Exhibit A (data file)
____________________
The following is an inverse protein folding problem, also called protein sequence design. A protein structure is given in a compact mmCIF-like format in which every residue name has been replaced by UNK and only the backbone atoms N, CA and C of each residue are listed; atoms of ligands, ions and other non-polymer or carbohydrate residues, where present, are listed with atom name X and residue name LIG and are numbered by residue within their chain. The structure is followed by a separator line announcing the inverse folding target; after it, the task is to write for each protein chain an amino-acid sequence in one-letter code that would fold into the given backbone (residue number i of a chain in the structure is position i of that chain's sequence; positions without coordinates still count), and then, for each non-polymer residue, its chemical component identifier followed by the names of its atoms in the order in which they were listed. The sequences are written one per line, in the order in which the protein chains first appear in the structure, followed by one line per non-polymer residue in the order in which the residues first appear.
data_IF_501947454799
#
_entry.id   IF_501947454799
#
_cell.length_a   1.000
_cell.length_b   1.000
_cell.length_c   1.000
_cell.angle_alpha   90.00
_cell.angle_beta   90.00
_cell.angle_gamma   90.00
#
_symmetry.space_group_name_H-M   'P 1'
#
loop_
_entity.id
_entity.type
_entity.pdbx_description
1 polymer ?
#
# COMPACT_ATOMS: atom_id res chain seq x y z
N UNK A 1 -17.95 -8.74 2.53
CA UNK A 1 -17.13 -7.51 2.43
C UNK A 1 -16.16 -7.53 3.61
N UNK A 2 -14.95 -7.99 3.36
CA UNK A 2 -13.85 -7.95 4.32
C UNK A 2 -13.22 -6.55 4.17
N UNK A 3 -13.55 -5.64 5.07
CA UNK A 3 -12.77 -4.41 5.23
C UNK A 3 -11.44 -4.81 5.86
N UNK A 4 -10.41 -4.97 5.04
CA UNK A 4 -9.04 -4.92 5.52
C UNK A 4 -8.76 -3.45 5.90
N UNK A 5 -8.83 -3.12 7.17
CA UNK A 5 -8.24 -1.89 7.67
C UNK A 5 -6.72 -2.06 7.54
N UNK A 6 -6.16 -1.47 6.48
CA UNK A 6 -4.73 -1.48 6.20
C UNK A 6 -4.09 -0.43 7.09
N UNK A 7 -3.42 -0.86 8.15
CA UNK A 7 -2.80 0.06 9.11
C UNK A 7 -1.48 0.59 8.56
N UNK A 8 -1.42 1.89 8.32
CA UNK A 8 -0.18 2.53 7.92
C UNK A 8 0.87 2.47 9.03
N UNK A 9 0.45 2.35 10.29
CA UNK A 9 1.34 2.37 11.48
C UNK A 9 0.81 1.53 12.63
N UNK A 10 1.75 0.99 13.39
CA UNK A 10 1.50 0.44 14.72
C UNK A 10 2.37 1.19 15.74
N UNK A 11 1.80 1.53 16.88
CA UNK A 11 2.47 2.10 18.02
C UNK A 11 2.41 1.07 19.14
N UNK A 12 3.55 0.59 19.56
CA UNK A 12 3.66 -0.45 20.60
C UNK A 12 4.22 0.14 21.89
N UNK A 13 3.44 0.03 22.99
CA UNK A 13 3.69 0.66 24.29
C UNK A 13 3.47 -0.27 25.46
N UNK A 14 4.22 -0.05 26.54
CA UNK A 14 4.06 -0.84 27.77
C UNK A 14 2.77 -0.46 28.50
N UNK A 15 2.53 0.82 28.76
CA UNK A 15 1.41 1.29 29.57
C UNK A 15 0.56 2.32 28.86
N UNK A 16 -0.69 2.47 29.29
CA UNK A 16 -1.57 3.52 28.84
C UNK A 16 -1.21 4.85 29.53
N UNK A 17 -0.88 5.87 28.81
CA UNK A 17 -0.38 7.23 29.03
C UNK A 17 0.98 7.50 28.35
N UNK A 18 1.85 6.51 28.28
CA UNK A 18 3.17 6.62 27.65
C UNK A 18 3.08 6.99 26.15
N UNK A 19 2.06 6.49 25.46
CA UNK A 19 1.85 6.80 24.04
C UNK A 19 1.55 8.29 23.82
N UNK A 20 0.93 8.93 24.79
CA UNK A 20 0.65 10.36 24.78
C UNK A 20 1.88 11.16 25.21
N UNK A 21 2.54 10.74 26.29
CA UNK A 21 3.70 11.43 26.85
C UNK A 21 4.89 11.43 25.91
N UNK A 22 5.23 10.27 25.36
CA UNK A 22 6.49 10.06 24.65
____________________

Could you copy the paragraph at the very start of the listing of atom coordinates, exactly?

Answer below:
The following is an inverse protein folding problem, also called protein sequence design. A protein structure is given in a compact mmCIF-like format in which every residue name has been replaced by UNK and only the backbone atoms N, CA and C of each residue are listed; atoms of ligands, ions and other non-polymer or carbohydrate residues, where present, are listed with atom name X and residue name LIG and are numbered by residue within their chain. The structure is followed by a separator line announcing the inverse folding target; after it, the task is to write for each protein chain an amino-acid sequence in one-letter code that would fold into the given backbone (residue number i of a chain in the structure is position i of that chain's sequence; positions without coordinates still count), and then, for each non-polymer residue, its chemical component identifier followed by the names of its atoms in the order in which they were listed. The sequences are written one per line, in the order in which the protein chains first appear in the structure, followed by one line per non-polymer residue in the order in which the residues first appear.